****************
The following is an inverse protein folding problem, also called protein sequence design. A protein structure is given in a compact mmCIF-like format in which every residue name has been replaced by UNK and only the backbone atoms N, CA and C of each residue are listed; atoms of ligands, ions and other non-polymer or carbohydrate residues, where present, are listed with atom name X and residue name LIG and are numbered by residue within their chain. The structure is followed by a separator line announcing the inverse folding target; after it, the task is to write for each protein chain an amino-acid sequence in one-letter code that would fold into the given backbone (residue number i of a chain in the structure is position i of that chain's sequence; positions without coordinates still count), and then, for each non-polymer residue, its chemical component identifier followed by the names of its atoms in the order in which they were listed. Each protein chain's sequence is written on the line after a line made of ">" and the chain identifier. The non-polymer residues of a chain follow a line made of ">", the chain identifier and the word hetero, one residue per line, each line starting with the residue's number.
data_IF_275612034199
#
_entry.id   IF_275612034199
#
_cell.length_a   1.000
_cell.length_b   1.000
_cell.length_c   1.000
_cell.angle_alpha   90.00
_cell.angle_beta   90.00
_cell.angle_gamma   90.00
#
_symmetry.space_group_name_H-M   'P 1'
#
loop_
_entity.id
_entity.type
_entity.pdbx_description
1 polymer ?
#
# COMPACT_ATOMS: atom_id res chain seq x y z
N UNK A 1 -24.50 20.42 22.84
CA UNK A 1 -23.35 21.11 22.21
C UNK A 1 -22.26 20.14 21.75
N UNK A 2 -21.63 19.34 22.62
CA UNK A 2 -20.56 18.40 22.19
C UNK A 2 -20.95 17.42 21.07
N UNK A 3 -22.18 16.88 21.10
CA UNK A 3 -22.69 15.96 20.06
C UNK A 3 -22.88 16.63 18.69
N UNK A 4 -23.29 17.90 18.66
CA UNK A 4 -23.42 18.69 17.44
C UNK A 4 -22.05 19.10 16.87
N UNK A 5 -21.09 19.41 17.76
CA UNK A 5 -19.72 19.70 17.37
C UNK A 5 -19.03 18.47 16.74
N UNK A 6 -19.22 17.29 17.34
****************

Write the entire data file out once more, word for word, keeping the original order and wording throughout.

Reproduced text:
The following is an inverse protein folding problem, also called protein sequence design. A protein structure is given in a compact mmCIF-like format in which every residue name has been replaced by UNK and only the backbone atoms N, CA and C of each residue are listed; atoms of ligands, ions and other non-polymer or carbohydrate residues, where present, are listed with atom name X and residue name LIG and are numbered by residue within their chain. The structure is followed by a separator line announcing the inverse folding target; after it, the task is to write for each protein chain an amino-acid sequence in one-letter code that would fold into the given backbone (residue number i of a chain in the structure is position i of that chain's sequence; positions without coordinates still count), and then, for each non-polymer residue, its chemical component identifier followed by the names of its atoms in the order in which they were listed. Each protein chain's sequence is written on the line after a line made of ">" and the chain identifier. The non-polymer residues of a chain follow a line made of ">", the chain identifier and the word hetero, one residue per line, each line starting with the residue's number.
data_IF_275612034199
#
_entry.id   IF_275612034199
#
_cell.length_a   1.000
_cell.length_b   1.000
_cell.length_c   1.000
_cell.angle_alpha   90.00
_cell.angle_beta   90.00
_cell.angle_gamma   90.00
#
_symmetry.space_group_name_H-M   'P 1'
#
loop_
_entity.id
_entity.type
_entity.pdbx_description
1 polymer ?
#
# COMPACT_ATOMS: atom_id res chain seq x y z
N UNK A 1 -24.50 20.42 22.84
CA UNK A 1 -23.35 21.11 22.21
C UNK A 1 -22.26 20.14 21.75
N UNK A 2 -21.63 19.34 22.62
CA UNK A 2 -20.56 18.40 22.19
C UNK A 2 -20.95 17.42 21.07
N UNK A 3 -22.18 16.88 21.10
CA UNK A 3 -22.69 15.96 20.06
C UNK A 3 -22.88 16.63 18.69
N UNK A 4 -23.29 17.90 18.66
CA UNK A 4 -23.42 18.69 17.44
C UNK A 4 -22.05 19.10 16.87
N UNK A 5 -21.09 19.41 17.76
CA UNK A 5 -19.72 19.70 17.37
C UNK A 5 -19.03 18.47 16.74
N UNK A 6 -19.22 17.29 17.34